Fallout over a Tauranga city councillor's pay continues after a survey revealed deep resentment among ratepayers.

It follows councillor Rick Curach's admission that he worked an average of 22 hours a week for a salary of $74,000.

During a Bay of Plenty Times survey of 50 Tauranga residents, not a single person responded that they found this acceptable. Instead, 42 of the 50 (84 per cent) declared they found it unacceptable, seven said they were unsure and one person had no opinion.

The survey, done on the basis that residents were not named, covered all suburbs in the city, with 34 of the respondents being women.


It quickly became clear that most people were dismayed at Cr Curach's workload compared with his salary.

Comments included "gosh that sounds a lot"; "he should honour his salary"; "for crying out loud, it is ridiculous"; "I think it is disgusting"; "I don't think he can be representing us in the best way he could for 22 hours a week"; "it is his full-time job - he should be doing more hours that that".

Others were astounded when compared with how much they were earning for much longer hours.

"It is not acceptable at all. I would need to work 60 hours a week for that," said one surveyed.

One woman resented it, but said she felt that Cr Curach was at least being honest.

Nearly all the seven "unsures" were people who felt they were unable to judge the efficiency of Mr Curach and whether he was achieving all he needed in just 22 hours.

Responses included: "We need to see what he does for the money"; "it depends on what he does for the 22 hours, if he works his butt off it would be acceptable, it is all about what he achieves rather than how much time it takes to achieve it"; "he is probably the most honest, I do think councillors are paid too much for what they do."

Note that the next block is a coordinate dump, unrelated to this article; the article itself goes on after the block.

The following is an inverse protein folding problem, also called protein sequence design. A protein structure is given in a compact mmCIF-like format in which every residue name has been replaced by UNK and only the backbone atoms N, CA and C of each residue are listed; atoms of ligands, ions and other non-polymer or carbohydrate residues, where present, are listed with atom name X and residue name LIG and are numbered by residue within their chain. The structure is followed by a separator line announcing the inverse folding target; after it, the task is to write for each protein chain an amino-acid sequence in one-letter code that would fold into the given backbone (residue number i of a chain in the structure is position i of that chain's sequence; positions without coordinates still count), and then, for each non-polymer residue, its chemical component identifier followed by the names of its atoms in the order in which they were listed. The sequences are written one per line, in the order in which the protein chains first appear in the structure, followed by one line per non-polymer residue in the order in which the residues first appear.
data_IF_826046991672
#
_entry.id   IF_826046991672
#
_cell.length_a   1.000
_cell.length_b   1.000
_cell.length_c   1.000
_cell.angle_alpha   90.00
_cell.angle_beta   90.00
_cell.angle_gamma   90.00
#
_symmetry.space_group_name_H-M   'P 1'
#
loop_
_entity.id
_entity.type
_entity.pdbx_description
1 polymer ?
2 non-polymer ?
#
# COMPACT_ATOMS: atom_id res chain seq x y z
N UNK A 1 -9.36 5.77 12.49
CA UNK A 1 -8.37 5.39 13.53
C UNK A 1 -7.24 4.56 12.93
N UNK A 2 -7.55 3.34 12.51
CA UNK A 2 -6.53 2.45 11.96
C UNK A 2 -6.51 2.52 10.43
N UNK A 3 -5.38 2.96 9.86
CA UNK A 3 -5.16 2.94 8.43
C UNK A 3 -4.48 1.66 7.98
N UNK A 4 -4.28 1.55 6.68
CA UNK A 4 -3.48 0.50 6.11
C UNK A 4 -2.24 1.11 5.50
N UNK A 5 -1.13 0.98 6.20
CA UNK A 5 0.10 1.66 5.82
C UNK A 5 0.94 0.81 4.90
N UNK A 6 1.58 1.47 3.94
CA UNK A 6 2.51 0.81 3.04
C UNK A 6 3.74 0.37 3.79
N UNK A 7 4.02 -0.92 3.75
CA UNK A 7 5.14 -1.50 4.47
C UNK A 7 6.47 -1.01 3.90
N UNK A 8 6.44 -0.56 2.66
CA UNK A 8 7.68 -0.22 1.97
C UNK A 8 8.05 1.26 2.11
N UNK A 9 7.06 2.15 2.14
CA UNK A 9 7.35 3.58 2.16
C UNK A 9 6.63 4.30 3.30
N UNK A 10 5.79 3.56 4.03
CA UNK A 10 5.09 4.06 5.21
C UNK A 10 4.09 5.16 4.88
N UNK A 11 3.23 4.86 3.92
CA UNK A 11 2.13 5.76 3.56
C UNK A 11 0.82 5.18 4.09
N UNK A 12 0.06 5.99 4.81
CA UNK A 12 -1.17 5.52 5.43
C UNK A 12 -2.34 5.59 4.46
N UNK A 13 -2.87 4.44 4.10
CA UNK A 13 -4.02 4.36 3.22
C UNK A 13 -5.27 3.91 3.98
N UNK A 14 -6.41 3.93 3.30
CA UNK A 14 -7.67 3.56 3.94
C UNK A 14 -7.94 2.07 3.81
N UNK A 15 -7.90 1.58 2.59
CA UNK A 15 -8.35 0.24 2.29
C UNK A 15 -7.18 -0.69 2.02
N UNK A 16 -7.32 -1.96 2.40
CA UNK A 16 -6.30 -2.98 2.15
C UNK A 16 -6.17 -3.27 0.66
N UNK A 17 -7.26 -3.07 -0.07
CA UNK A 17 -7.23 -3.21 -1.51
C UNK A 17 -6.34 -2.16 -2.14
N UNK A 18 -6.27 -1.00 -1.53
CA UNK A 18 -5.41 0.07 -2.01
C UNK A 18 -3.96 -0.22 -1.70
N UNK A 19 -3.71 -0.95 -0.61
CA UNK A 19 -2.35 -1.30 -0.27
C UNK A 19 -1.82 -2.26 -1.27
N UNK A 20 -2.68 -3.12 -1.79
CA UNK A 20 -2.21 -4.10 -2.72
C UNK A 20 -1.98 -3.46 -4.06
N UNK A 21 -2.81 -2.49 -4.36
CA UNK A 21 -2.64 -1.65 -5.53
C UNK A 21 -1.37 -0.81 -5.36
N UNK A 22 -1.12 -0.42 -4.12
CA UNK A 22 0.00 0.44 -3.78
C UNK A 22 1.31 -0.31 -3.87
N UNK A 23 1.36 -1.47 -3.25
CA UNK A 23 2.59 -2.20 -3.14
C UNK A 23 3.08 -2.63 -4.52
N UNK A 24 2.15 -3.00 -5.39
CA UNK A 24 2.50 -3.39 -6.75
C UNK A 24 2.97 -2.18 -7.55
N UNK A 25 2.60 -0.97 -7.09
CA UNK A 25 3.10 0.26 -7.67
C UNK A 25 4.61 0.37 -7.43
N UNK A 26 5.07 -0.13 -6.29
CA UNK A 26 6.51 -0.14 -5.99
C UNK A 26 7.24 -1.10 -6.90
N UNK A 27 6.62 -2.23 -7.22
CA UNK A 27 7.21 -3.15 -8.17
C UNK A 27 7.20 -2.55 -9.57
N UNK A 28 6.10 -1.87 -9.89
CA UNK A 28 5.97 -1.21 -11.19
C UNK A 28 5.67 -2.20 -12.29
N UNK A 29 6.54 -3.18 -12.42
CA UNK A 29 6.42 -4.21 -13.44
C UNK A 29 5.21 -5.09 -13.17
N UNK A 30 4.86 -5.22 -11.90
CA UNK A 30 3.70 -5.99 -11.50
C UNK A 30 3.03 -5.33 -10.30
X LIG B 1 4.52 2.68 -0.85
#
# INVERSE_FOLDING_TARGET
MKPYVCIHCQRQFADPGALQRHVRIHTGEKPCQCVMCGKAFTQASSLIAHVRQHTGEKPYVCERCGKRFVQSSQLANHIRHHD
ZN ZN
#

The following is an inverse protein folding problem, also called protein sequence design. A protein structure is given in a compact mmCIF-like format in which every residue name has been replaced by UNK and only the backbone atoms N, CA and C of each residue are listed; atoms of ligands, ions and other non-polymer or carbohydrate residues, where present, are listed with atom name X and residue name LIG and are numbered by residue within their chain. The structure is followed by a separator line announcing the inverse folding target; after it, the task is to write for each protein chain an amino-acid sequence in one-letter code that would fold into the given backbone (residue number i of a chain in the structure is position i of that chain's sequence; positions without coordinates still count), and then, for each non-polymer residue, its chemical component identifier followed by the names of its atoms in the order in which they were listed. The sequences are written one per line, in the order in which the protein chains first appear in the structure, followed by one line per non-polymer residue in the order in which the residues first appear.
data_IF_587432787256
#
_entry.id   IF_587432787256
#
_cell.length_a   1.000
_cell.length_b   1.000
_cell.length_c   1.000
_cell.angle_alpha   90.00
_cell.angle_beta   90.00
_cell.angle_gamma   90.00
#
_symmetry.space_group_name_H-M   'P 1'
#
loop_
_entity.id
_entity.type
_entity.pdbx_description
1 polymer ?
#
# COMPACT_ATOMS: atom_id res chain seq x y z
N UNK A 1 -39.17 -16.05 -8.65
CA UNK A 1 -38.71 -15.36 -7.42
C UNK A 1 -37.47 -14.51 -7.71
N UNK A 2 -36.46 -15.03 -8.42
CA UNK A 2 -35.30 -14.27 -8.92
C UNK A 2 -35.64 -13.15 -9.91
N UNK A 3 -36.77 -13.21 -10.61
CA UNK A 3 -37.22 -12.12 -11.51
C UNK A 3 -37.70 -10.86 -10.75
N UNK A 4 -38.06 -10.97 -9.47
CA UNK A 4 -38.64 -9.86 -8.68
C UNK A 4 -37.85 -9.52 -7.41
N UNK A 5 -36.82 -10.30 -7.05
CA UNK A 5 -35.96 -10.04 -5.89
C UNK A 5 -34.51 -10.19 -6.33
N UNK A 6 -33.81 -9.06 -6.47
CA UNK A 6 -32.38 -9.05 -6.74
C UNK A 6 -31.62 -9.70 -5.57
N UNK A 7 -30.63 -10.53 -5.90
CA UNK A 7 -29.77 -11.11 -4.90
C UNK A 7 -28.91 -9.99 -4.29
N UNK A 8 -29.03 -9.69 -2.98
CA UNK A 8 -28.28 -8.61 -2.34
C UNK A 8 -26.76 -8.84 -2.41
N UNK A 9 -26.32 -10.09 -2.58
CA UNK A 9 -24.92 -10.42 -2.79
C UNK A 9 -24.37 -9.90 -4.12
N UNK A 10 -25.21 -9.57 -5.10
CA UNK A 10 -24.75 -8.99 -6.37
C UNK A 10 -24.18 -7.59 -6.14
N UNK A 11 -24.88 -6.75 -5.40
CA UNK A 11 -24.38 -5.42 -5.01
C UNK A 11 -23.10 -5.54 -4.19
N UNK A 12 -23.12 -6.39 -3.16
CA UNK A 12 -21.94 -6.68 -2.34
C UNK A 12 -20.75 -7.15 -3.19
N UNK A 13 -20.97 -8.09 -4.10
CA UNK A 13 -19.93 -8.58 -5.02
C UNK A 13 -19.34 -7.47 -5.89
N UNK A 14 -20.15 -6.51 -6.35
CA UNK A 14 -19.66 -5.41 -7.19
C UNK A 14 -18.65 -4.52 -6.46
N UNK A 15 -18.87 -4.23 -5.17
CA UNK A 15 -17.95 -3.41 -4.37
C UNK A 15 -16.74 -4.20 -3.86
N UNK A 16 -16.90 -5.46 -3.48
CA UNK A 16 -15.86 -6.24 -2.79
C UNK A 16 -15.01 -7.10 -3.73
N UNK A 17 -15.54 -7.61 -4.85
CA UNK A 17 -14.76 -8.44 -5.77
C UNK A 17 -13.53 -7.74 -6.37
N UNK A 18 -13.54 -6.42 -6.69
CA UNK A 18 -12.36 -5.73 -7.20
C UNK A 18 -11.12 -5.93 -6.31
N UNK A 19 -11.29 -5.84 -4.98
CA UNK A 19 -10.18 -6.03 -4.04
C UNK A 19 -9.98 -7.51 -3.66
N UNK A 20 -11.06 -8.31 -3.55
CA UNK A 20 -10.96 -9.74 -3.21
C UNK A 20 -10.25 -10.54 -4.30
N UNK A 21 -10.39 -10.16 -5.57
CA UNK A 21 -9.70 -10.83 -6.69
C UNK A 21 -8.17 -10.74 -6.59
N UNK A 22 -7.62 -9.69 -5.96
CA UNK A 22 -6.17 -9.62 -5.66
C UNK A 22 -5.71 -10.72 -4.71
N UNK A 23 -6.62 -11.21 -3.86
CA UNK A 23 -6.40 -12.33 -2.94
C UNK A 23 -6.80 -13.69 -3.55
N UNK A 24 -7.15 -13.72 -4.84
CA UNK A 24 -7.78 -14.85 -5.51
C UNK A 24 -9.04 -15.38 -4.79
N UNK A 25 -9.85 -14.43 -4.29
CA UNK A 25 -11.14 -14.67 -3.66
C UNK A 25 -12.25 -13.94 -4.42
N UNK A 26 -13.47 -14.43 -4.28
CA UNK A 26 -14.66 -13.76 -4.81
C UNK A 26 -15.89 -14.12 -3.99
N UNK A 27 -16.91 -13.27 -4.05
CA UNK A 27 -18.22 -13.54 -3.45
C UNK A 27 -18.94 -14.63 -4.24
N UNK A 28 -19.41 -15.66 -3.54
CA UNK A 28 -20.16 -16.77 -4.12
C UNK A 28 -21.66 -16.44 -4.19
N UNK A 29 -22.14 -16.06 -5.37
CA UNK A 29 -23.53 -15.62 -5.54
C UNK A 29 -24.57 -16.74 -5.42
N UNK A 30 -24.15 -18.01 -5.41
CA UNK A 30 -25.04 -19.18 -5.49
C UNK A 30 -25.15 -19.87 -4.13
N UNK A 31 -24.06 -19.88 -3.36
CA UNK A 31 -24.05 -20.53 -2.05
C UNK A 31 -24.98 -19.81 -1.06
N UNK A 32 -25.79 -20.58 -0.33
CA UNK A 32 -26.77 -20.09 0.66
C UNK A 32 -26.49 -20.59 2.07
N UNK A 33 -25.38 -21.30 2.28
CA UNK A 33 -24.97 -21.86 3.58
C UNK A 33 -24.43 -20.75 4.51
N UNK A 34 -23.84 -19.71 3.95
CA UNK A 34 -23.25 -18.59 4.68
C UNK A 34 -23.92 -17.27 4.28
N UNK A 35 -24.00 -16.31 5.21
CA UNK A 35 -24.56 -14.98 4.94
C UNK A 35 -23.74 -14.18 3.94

Mr Curach said he was not surprised at the results of the survey, particularly in the current economic climate.

"People do want value for money ... the public don't like public figures being paid too much.

"I don't mind working, I really don't. I would put more effort into it as long as it made a difference," he told the Bay of Plenty Times.

Cr Curach said he had accurately assessed his workload on the basis that the Remuneration Authority needed data it could rely on. The request for hours worked was made by the authority because it was planning to set a base salary for New Zealand's councillors.

"If most of us are doing 22 hours, which I feel we are, then the Remuneration Authority would lower the base salary. If it comes out that councillors are doing 40 hours a week, then their pay will remain the same."

Mr Curach said the different estimates worked by councillors indicated to him that councillors had not compared apples with apples in so far as what they had included in their hours.

He referred to the parameters set down by the Remuneration Authority on which it had asked councillors to base their calculations.

Cr Curach said if other councillors had done their numbers the way he did them, then the hours worked would not be that far apart. He suspected that the figures from some other councillors were off the top of their head.

"I did the exercise as per what was required, and came up with 22," he said.

Asked if he was going to make an effort to work longer hours, Mr Curach responded that he fulfilled his duties as set out. "What do I do, go and knock on people's doors?"

He said he absolutely would work longer hours, but did not want to waste his time. "If there are important things that I could do that would make a difference, then I would put more hours into these things."

Cr Curach said he did not buy into the argument that he was more efficient than other councillors.